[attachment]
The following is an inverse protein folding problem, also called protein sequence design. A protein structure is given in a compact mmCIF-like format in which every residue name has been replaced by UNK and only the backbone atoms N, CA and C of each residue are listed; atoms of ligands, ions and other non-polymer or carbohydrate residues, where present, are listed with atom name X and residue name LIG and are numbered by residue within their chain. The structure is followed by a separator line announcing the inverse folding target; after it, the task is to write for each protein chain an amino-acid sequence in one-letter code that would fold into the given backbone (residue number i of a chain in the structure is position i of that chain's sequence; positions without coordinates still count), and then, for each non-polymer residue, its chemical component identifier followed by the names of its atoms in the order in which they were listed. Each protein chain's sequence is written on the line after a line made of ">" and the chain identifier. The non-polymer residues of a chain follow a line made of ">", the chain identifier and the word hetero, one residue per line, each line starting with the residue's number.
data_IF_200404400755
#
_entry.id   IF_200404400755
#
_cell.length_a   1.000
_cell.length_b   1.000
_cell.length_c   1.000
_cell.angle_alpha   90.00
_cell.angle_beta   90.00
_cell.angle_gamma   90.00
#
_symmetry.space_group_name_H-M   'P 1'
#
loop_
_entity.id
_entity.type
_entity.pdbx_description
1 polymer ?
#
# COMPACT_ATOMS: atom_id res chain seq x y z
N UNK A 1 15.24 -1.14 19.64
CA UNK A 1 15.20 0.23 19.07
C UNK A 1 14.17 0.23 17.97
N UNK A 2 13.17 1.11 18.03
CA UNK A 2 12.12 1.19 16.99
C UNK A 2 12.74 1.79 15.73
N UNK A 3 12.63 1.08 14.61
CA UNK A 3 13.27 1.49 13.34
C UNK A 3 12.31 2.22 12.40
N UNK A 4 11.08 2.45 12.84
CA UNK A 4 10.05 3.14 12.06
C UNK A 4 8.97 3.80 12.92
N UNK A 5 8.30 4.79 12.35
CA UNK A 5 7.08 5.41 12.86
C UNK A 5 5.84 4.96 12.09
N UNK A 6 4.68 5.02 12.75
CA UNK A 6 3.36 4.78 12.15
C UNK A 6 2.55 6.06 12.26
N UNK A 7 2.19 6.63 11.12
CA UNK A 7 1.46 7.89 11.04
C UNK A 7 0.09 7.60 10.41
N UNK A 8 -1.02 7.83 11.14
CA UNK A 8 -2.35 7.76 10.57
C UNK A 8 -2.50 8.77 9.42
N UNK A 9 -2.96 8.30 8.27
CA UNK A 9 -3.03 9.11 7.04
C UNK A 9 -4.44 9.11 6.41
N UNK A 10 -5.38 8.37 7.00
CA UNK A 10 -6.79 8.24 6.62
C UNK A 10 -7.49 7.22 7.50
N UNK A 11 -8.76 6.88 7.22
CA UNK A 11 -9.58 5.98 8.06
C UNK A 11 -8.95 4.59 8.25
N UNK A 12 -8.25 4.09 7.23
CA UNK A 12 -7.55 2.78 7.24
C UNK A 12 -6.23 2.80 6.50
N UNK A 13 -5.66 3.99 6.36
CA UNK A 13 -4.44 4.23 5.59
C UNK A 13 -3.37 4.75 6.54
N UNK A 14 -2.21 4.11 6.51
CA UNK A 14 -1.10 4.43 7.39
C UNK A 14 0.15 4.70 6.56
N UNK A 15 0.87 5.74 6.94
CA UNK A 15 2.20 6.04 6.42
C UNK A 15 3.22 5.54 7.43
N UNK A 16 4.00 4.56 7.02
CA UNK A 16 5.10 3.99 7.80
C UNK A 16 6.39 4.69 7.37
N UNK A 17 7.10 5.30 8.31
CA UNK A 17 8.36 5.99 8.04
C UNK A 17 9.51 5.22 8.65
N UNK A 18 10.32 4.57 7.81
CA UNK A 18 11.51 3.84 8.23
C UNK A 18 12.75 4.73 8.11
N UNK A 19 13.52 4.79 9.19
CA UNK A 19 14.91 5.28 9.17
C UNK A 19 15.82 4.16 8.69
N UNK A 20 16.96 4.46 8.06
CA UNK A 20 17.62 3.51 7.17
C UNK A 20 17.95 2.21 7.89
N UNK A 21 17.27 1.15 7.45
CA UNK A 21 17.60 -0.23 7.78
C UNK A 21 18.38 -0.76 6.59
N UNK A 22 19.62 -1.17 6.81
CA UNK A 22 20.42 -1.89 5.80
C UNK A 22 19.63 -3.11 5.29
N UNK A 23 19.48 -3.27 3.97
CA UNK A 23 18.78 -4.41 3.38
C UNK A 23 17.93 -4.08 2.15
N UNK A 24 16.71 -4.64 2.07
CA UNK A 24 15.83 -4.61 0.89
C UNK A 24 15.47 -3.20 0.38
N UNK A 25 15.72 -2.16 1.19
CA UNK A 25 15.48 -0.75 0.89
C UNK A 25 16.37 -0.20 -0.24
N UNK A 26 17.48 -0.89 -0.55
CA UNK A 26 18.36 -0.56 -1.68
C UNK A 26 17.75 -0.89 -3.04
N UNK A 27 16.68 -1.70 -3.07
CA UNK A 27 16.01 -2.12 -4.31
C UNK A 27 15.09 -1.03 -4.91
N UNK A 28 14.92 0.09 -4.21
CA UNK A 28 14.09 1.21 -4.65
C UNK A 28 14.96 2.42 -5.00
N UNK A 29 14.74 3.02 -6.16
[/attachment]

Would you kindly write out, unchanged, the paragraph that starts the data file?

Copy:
The following is an inverse protein folding problem, also called protein sequence design. A protein structure is given in a compact mmCIF-like format in which every residue name has been replaced by UNK and only the backbone atoms N, CA and C of each residue are listed; atoms of ligands, ions and other non-polymer or carbohydrate residues, where present, are listed with atom name X and residue name LIG and are numbered by residue within their chain. The structure is followed by a separator line announcing the inverse folding target; after it, the task is to write for each protein chain an amino-acid sequence in one-letter code that would fold into the given backbone (residue number i of a chain in the structure is position i of that chain's sequence; positions without coordinates still count), and then, for each non-polymer residue, its chemical component identifier followed by the names of its atoms in the order in which they were listed. Each protein chain's sequence is written on the line after a line made of ">" and the chain identifier. The non-polymer residues of a chain follow a line made of ">", the chain identifier and the word hetero, one residue per line, each line starting with the residue's number.